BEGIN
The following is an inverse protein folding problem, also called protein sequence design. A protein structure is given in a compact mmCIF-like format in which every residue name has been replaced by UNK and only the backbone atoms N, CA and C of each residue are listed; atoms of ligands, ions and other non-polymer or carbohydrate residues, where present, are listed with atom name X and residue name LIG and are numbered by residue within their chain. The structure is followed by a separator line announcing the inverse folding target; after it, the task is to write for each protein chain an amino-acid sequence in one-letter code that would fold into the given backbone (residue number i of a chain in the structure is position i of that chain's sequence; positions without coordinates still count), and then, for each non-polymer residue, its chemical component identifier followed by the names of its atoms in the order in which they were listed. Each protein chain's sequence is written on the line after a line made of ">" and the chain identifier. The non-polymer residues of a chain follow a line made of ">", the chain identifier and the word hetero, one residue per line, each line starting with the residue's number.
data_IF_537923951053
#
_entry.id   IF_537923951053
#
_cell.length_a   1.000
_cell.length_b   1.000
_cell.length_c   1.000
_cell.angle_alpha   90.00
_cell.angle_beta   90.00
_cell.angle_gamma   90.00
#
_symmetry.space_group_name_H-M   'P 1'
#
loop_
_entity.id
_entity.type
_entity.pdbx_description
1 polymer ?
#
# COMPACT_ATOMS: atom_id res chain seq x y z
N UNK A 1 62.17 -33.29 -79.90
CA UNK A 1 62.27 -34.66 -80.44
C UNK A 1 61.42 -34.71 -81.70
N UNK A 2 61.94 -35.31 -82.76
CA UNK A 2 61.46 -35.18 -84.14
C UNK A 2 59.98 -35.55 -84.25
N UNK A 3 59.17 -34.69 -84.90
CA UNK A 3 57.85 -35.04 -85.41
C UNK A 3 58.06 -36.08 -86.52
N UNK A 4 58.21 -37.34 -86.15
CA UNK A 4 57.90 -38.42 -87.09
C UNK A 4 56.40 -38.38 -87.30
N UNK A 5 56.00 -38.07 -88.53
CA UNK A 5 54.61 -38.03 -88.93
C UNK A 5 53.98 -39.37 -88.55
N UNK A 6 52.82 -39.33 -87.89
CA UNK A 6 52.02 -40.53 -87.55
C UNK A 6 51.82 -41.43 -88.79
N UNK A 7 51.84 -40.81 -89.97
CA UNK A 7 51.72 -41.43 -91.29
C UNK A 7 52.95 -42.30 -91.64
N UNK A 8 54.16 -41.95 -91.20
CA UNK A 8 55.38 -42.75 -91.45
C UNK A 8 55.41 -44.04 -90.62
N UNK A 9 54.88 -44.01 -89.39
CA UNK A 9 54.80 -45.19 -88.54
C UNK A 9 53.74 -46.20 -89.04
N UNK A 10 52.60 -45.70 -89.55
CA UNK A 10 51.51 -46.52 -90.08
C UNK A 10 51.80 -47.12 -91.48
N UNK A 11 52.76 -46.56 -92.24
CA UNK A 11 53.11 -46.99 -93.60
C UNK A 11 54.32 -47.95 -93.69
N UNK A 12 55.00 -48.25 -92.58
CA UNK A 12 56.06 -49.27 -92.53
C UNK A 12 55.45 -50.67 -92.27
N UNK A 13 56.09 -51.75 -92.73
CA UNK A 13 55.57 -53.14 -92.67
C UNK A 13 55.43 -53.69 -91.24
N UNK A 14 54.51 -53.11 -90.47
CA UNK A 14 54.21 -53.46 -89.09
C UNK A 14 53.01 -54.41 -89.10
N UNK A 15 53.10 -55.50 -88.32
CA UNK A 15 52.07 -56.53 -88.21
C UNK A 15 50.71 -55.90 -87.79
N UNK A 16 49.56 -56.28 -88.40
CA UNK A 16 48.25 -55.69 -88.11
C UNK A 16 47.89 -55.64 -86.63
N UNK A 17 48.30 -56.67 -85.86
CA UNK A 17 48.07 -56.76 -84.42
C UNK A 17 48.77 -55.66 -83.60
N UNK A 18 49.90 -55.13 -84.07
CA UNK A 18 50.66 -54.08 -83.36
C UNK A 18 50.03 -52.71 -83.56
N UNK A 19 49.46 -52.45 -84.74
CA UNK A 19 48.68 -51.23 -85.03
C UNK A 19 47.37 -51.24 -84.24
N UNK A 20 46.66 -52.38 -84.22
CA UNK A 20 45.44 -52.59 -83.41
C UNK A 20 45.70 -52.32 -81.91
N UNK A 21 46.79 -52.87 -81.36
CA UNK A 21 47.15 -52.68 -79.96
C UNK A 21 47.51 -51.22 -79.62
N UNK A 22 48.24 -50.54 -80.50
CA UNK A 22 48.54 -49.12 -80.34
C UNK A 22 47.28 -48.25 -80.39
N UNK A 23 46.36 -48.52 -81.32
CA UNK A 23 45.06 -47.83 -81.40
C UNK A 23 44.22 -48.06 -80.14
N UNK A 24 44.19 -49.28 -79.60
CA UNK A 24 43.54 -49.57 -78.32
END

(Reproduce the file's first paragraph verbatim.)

The following is an inverse protein folding problem, also called protein sequence design. A protein structure is given in a compact mmCIF-like format in which every residue name has been replaced by UNK and only the backbone atoms N, CA and C of each residue are listed; atoms of ligands, ions and other non-polymer or carbohydrate residues, where present, are listed with atom name X and residue name LIG and are numbered by residue within their chain. The structure is followed by a separator line announcing the inverse folding target; after it, the task is to write for each protein chain an amino-acid sequence in one-letter code that would fold into the given backbone (residue number i of a chain in the structure is position i of that chain's sequence; positions without coordinates still count), and then, for each non-polymer residue, its chemical component identifier followed by the names of its atoms in the order in which they were listed. Each protein chain's sequence is written on the line after a line made of ">" and the chain identifier. The non-polymer residues of a chain follow a line made of ">", the chain identifier and the word hetero, one residue per line, each line starting with the residue's number.